A ten-year, A$650m revamp of the Australian Department of Defence’s logistic system known as Joint Project 2077 (JP2077) aims to replace more than 100 existing systems with a single military integrated logistic information system (MILIS).

Phase 2C of the project, delivered in March 2007, automates stores tracking through the use of radio frequency identification (RFID) technology tags and readers.

The motivation for improving traceability began in the late 1990s when it became apparent that the Australian Defence Force (ADF) was struggling to track equipment shipments both inside Australia and overseas.

During operations in East Timor in 1999, soldiers were reportedly unable to locate parts and supplies that had been shipped in to support them.

After the 2003 Gulf War, General Peter Cosgrove observed: “We’ve still got to move hard to bring automation into our logistics system and make sure that we can support troops at the end of a very long pipeline.”

In 2004, the Department of Defence was unable to finalise its annual report due to an A$800m inventory discrepancy, including A$200m in general stores. It was said that the gap was due to lack of visibility rather than theft or other issues. JP2077 aims to deliver that automation and visibility.

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MILIS is based on a three-tier architecture. Tier one is a fixed, central capability within the national support base and supported with continuous communications. Tier two uses local servers deployed on ADF operations in areas with reliable if intermittent communications back to tier one. Tier three is highly mobile (e.g. laptop) and can be detached from tier one or tier two and deployed in areas with no communications for limited periods.

2C is the first phase of JP2077 to be completed. By the end of 2008, the core inventory system will be replaced; late 2009 will see the completion of the three-tier architecture; and the implementation of the remaining improvements will begin in 2010 (the procurement process has already begun). JP2077 may extend to 2017.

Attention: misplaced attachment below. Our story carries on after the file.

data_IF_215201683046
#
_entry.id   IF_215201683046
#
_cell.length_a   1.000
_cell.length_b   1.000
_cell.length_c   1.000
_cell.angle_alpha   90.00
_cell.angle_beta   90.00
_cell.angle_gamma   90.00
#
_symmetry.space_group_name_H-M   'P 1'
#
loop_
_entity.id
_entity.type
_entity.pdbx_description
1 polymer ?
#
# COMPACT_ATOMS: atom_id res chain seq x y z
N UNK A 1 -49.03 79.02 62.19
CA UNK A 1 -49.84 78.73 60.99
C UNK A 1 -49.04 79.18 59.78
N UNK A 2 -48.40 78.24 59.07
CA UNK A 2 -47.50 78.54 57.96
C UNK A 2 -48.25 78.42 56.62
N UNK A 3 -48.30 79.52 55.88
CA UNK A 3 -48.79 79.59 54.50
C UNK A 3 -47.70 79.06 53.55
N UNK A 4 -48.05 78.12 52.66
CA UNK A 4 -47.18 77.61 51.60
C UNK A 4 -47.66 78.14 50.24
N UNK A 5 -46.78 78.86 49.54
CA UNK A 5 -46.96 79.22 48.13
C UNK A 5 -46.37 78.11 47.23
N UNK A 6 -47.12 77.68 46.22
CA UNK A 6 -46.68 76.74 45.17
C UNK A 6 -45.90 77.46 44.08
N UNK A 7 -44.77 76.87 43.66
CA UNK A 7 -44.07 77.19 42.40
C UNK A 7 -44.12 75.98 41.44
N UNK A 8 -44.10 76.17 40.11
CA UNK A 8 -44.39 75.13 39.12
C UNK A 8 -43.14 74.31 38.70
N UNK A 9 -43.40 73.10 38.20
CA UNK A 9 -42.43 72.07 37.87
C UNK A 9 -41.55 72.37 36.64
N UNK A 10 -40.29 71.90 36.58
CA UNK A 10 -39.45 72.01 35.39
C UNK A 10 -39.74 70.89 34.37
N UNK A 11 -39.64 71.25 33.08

“During operations in East Timor in 1999, soldiers were reportedly unable to locate parts and supplies.”

The RFID portion of JP2077 cost A$24m, and is being used to keep tabs on supplies being sent to Iraq. An Airbus A330 with a capacity of 18t flies weekly to the Middle East Area of Operations, and each cargo pallet or container carries an active RFID tag with the goal of improving the visibility of stores and assets across the operational supply chain in support of the warfighter.

Improving the visibility of items in the supply chain leads to a more accurate picture of the situation, and this in turn means supplies can be managed more accurately.

Improved accuracy means the commander in the field can have more trust in the supply chain, which can save lives.


Tags are associated with stores items as they leave warehouses for the theatre, regardless of the mode of transport used. This is generally done at the pallet level, but multi-packs and critical items such as aircraft spare parts may be individually tagged.

Fixed RFID readers arranged in portal configurations read the tags as freight enters or leaves warehouses and distribution modes along the supply chain. Mobile readers are use at air terminals and certain other nodes in the chain.

The ADF selected tags and readers from Savi Technology to allow interoperability with allied forces. Savi’s military off-the-shelf system has been widely adopted for use in military supply chains, according to a Department of Defence spokesperson.